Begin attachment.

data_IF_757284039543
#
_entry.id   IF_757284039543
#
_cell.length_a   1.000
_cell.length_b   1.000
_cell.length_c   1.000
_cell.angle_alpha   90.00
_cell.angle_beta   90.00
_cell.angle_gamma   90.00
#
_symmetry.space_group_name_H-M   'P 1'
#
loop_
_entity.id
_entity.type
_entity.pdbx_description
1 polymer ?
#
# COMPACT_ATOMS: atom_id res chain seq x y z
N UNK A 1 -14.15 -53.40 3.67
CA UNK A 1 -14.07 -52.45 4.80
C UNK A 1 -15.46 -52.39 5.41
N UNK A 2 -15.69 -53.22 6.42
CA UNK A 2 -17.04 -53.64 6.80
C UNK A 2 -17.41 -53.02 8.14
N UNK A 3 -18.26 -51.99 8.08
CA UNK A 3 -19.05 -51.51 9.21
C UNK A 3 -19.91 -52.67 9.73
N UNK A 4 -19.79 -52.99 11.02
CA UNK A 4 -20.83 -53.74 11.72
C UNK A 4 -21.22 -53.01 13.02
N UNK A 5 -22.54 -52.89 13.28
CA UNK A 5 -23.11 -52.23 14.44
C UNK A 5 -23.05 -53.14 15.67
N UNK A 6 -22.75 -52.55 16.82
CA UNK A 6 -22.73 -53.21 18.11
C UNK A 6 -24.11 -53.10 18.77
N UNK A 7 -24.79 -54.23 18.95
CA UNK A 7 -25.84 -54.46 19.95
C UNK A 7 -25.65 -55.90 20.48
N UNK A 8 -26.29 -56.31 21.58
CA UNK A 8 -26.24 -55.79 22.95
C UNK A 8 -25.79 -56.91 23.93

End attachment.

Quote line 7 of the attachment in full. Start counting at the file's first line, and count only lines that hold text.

_cell.length_c   1.000